Any ideas on this issue?

    • Using lowfat or red fat cream cheese to make frosting with ALWAYS results in runnier frosting for me too and if I want to pipe it, must use fullfat. And what you describe of then adding sugar, sugar, sugar to try to get it to thicken up – yes, same here. Using fullfat will solve that.

      And these are not tasteless, I promise you! Try these and LMK what you think!

  23. I made these last night – what a hit! The cake was CRAZY MOIST, i love it! Thank you so much for this recipe Averie. You rock! xx Love from Singapore!

  24. I love this post for so many reasons. First of all, your cupcakes look amazing. (and the mini loaf is adorable) Either you are a super amazing photographer, good at photoshop, or are just a really good baker (or all three!) but I’m seriously drooling on my keyboard. I’ve never been able to make a good red velvet cake, and if these come out as good as they look, I’m sold. Definitely filing this away for a rainy day. (already pinned!:)
    -Also, as a side note, we seem to have the opposite problem with buttermilk…can’t get it enough of the stuff! Here in Germany, it’s considered to be pretty healthy (good protein to fat ratio) They sell it here in lots of flavors (just like yogurt) and they even make smaller “to go size” bottles for people to take to work for a quick breakfast. (my german husband drinks some every morning) My problem is keeping it in the fridge long enough to use in a recipe before someone drinks it! ha ha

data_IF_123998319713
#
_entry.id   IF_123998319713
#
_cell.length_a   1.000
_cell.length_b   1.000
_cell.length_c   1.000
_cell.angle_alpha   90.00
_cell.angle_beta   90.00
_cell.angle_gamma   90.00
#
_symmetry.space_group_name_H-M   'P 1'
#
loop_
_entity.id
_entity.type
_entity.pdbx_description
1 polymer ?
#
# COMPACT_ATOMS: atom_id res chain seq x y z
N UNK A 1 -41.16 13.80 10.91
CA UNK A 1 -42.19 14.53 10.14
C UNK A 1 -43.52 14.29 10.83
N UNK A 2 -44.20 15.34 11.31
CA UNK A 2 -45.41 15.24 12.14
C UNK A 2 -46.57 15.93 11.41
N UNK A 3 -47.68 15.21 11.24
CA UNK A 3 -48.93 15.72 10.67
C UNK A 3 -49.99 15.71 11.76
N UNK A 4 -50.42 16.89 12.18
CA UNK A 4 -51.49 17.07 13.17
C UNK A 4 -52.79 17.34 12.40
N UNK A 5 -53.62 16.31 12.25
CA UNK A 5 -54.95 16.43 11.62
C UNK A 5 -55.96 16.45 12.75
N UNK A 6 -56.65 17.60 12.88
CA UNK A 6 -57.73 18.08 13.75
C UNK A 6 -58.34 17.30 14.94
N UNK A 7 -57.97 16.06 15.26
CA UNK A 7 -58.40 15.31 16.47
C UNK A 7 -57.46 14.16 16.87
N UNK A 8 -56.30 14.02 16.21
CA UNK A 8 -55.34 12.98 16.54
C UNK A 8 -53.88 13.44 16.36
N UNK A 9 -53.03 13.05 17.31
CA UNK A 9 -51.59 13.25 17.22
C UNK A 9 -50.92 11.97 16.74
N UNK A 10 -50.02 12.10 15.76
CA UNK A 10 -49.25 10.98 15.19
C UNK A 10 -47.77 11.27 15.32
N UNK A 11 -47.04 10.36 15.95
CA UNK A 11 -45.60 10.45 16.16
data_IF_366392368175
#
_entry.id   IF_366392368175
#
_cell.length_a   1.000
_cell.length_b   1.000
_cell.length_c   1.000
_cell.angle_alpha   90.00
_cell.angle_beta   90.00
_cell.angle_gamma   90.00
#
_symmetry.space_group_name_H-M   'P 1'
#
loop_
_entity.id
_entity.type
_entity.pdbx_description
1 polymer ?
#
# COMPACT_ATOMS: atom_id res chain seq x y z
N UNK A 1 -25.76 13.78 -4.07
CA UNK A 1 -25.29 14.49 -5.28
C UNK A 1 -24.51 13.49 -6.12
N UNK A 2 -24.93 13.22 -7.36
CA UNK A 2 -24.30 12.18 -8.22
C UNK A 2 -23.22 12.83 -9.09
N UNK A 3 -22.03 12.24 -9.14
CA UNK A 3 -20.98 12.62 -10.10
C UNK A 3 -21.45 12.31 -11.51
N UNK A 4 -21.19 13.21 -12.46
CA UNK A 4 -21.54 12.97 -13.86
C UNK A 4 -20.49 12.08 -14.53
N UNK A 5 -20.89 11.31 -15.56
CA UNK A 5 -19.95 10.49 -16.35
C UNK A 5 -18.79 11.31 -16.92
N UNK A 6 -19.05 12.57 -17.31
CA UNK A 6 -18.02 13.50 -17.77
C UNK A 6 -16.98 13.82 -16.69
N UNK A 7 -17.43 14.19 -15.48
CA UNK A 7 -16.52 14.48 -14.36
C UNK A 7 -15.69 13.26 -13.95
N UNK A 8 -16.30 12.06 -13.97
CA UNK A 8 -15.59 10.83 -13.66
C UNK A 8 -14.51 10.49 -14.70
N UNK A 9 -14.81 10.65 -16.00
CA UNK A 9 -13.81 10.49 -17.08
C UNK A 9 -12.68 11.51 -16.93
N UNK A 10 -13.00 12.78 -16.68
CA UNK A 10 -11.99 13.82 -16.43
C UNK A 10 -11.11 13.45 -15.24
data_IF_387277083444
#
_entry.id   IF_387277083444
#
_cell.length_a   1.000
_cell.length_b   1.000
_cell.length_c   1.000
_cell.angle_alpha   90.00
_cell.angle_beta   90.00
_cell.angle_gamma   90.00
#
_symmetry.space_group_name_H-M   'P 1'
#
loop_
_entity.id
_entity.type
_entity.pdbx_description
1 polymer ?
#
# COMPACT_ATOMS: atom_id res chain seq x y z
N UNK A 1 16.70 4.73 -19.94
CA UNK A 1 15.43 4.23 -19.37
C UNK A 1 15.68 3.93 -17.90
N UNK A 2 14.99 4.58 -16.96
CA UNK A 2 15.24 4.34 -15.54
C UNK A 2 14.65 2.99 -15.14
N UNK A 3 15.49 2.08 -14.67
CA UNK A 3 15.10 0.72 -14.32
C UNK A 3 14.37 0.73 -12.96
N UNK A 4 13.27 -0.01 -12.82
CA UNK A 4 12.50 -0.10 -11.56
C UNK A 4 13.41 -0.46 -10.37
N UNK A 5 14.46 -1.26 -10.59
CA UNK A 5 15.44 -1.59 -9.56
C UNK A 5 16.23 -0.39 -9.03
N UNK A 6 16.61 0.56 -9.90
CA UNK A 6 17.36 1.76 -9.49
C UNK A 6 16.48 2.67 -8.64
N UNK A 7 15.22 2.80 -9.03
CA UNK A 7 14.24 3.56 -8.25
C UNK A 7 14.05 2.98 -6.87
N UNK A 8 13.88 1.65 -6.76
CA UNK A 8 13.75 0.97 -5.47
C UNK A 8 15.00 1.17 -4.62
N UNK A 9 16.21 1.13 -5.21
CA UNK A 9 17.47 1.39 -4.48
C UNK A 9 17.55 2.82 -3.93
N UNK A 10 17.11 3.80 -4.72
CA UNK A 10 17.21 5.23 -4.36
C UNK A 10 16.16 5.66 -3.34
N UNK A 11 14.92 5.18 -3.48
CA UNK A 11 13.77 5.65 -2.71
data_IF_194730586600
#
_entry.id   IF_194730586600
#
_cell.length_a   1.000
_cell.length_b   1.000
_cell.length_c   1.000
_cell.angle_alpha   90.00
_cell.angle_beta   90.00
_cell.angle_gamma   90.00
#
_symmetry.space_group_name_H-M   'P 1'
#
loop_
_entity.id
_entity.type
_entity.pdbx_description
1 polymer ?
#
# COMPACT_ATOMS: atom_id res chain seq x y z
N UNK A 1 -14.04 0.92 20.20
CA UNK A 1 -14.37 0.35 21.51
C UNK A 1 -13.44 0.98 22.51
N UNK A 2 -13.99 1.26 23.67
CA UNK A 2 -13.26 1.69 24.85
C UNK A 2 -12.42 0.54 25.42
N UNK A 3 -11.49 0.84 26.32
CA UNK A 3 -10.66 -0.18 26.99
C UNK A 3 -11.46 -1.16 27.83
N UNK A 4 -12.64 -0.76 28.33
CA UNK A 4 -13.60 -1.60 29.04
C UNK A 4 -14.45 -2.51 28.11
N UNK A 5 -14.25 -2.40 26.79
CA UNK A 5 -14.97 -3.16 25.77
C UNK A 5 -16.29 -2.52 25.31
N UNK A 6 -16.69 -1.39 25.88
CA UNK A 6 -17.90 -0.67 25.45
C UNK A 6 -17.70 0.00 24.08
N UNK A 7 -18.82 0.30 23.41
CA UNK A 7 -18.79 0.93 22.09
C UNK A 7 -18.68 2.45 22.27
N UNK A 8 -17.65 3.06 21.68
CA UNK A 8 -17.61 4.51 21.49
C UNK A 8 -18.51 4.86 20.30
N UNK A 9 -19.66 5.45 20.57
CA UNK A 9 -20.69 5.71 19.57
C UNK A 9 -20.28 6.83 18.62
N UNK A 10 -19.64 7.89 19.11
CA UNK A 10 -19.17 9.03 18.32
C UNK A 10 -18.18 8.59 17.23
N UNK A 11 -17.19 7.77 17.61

• I don’t use Photoshop first of all – way too complicated and I’ve taken classes on it, and still can’t figure it out. Ha! So it’s definitely not that. I do use Lightroom but not PS. Wayyyyy above me.

      I’d like to think it’s my baking skills and also taking years to learn how to photograph food so that it looks on the screen how it looked in my kitchen. Easier said than done but I try :)

      Please LMK how these go if you try them!

  25. These look amazing… I currently have a dozen in the oven. I have only recently got into baking and these are my first red velvet cupcakes! I am bringing them to a friends party tomorrow afternoon and think they will fit perfect with the early xmas theme. I am keeping an eye on them as I type this and they are rising beautifully! Can’t wait to try them. :)

    • Thanks for making them, Stephanie! I’m sure by now you’ve had one and hope it was wonderful :)

      • They were amazing! I used my own frosting recipe but the cake was honestly the best red velvet I have ever had! Perfectly moist and they didn’t have that yucky hint of food colour flavour.

        My friends asked me where I bought them! ;)

        Great recipe!

      • Exactly as I said in the post – they’re as good as any bakery cupcake! I am so glad your friends asked you where you bought them :) And bravo to you for executing the recipe perfectly! Thanks for LMK!

      • Hi :) I have a super dumb question. So in the past I’ve used liquid food colouring to make red velvet cupcakes and they turned pink so I was wondering if I decide to use wiltons no taste red paste would I add to notes in?

      • “would I add to notes in?” <--- that doesn't make a ton of sense to me? But I haven't used that Wilton product. However, it's a good brand and I'm sure won't turn them pink!